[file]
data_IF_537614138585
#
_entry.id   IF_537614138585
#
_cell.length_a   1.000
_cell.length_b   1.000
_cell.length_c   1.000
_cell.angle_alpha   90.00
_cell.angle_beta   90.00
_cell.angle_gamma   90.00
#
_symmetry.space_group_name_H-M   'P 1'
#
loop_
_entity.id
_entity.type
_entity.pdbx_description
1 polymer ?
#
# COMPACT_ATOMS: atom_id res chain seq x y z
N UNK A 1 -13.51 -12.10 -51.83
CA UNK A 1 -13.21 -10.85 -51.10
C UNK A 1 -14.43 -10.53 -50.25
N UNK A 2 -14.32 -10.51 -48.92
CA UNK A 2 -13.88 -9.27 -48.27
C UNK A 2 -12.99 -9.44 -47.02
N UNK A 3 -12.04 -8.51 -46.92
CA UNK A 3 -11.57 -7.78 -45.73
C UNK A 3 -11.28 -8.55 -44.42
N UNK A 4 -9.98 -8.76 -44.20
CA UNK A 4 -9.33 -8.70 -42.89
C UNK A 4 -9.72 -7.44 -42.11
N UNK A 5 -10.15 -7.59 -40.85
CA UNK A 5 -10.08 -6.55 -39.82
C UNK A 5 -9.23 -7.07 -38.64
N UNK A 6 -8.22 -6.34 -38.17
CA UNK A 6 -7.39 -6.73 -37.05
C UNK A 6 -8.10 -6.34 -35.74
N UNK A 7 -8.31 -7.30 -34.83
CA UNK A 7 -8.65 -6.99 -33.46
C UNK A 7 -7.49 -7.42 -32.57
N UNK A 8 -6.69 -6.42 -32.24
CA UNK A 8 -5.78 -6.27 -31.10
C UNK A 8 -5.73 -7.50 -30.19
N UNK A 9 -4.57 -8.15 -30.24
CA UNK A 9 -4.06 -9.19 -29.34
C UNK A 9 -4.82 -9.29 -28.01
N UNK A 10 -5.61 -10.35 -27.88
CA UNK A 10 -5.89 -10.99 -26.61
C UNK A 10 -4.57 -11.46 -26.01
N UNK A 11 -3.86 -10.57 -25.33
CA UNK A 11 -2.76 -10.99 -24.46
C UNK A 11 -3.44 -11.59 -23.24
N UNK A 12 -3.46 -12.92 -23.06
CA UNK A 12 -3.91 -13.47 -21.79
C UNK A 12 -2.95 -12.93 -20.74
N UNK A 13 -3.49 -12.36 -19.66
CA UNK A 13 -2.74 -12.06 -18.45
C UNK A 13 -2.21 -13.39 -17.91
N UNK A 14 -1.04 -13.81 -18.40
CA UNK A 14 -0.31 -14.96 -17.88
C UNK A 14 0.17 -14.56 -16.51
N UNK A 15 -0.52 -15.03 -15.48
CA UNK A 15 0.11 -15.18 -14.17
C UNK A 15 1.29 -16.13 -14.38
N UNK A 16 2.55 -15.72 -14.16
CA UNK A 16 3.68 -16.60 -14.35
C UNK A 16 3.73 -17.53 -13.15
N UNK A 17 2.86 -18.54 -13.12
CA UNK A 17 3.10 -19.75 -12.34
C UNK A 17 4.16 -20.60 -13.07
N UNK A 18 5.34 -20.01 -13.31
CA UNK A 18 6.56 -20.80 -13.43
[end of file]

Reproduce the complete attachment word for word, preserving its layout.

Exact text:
data_IF_537614138585
#
_entry.id   IF_537614138585
#
_cell.length_a   1.000
_cell.length_b   1.000
_cell.length_c   1.000
_cell.angle_alpha   90.00
_cell.angle_beta   90.00
_cell.angle_gamma   90.00
#
_symmetry.space_group_name_H-M   'P 1'
#
loop_
_entity.id
_entity.type
_entity.pdbx_description
1 polymer ?
#
# COMPACT_ATOMS: atom_id res chain seq x y z
N UNK A 1 -13.51 -12.10 -51.83
CA UNK A 1 -13.21 -10.85 -51.10
C UNK A 1 -14.43 -10.53 -50.25
N UNK A 2 -14.32 -10.51 -48.92
CA UNK A 2 -13.88 -9.27 -48.27
C UNK A 2 -12.99 -9.44 -47.02
N UNK A 3 -12.04 -8.51 -46.92
CA UNK A 3 -11.57 -7.78 -45.73
C UNK A 3 -11.28 -8.55 -44.42
N UNK A 4 -9.98 -8.76 -44.20
CA UNK A 4 -9.33 -8.70 -42.89
C UNK A 4 -9.72 -7.44 -42.11
N UNK A 5 -10.15 -7.59 -40.85
CA UNK A 5 -10.08 -6.55 -39.82
C UNK A 5 -9.23 -7.07 -38.64
N UNK A 6 -8.22 -6.34 -38.17
CA UNK A 6 -7.39 -6.73 -37.05
C UNK A 6 -8.10 -6.34 -35.74
N UNK A 7 -8.31 -7.30 -34.83
CA UNK A 7 -8.65 -6.99 -33.46
C UNK A 7 -7.49 -7.42 -32.57
N UNK A 8 -6.69 -6.42 -32.24
CA UNK A 8 -5.78 -6.27 -31.10
C UNK A 8 -5.73 -7.50 -30.19
N UNK A 9 -4.57 -8.15 -30.24
CA UNK A 9 -4.06 -9.19 -29.34
C UNK A 9 -4.82 -9.29 -28.01
N UNK A 10 -5.61 -10.35 -27.88
CA UNK A 10 -5.89 -10.99 -26.61
C UNK A 10 -4.57 -11.46 -26.01
N UNK A 11 -3.86 -10.57 -25.33
CA UNK A 11 -2.76 -10.99 -24.46
C UNK A 11 -3.44 -11.59 -23.24
N UNK A 12 -3.46 -12.92 -23.06
CA UNK A 12 -3.91 -13.47 -21.79
C UNK A 12 -2.95 -12.93 -20.74
N UNK A 13 -3.49 -12.36 -19.66
CA UNK A 13 -2.74 -12.06 -18.45
C UNK A 13 -2.21 -13.39 -17.91
N UNK A 14 -1.04 -13.81 -18.40
CA UNK A 14 -0.31 -14.96 -17.88
C UNK A 14 0.17 -14.56 -16.51
N UNK A 15 -0.52 -15.03 -15.48
CA UNK A 15 0.11 -15.18 -14.17
C UNK A 15 1.29 -16.13 -14.38
N UNK A 16 2.55 -15.72 -14.16
CA UNK A 16 3.68 -16.60 -14.35
C UNK A 16 3.73 -17.53 -13.15
N UNK A 17 2.86 -18.54 -13.12
CA UNK A 17 3.10 -19.75 -12.34
C UNK A 17 4.16 -20.60 -13.07
N UNK A 18 5.34 -20.01 -13.31
CA UNK A 18 6.56 -20.80 -13.43